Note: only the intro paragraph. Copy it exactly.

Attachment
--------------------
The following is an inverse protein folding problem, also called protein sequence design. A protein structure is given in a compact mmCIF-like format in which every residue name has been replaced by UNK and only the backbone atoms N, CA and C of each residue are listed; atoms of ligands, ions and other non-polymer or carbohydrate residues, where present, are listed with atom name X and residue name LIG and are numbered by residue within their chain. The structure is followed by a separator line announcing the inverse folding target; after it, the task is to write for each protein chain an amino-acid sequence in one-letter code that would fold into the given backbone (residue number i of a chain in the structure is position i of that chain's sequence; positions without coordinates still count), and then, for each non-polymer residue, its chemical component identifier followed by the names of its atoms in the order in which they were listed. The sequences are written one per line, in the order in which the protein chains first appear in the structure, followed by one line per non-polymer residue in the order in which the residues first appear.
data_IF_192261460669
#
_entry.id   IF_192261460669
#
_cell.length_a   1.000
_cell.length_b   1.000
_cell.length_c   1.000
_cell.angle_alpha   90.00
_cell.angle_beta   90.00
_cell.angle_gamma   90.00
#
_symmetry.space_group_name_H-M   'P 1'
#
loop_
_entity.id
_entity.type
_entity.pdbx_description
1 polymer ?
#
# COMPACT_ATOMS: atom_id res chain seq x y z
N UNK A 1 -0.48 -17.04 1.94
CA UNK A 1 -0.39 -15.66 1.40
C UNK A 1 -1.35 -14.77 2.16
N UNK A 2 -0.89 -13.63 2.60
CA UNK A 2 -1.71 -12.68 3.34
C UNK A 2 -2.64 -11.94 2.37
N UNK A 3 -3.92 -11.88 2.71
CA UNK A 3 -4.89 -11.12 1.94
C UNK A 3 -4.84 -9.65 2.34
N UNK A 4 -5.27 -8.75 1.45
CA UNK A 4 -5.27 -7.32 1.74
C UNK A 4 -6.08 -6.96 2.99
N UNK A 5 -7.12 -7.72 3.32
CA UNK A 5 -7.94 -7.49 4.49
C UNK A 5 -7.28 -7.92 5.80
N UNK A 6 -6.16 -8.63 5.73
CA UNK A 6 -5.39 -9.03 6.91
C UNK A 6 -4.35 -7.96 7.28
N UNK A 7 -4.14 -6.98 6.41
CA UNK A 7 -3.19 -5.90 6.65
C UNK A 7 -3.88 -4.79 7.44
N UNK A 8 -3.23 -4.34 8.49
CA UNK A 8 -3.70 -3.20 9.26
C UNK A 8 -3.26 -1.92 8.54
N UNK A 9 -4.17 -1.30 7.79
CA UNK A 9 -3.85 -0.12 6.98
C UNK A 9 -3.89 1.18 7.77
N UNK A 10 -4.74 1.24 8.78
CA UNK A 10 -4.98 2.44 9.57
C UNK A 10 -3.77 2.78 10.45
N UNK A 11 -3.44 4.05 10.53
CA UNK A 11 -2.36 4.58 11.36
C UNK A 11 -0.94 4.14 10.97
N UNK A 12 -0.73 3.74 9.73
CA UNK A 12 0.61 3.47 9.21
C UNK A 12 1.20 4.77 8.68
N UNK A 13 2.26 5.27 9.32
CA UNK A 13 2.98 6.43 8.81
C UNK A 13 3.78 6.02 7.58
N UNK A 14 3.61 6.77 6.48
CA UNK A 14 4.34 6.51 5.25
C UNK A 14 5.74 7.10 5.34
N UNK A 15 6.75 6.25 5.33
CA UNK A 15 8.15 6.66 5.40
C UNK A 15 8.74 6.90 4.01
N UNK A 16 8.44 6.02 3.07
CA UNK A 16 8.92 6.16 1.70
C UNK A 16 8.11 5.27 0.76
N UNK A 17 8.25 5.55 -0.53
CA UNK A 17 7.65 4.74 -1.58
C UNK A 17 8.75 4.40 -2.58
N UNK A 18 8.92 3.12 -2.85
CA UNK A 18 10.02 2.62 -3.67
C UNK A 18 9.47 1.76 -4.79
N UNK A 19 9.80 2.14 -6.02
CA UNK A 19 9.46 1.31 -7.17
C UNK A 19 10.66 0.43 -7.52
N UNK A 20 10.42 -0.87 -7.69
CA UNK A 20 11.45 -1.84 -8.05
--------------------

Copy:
The following is an inverse protein folding problem, also called protein sequence design. A protein structure is given in a compact mmCIF-like format in which every residue name has been replaced by UNK and only the backbone atoms N, CA and C of each residue are listed; atoms of ligands, ions and other non-polymer or carbohydrate residues, where present, are listed with atom name X and residue name LIG and are numbered by residue within their chain. The structure is followed by a separator line announcing the inverse folding target; after it, the task is to write for each protein chain an amino-acid sequence in one-letter code that would fold into the given backbone (residue number i of a chain in the structure is position i of that chain's sequence; positions without coordinates still count), and then, for each non-polymer residue, its chemical component identifier followed by the names of its atoms in the order in which they were listed. The sequences are written one per line, in the order in which the protein chains first appear in the structure, followed by one line per non-polymer residue in the order in which the residues first appear.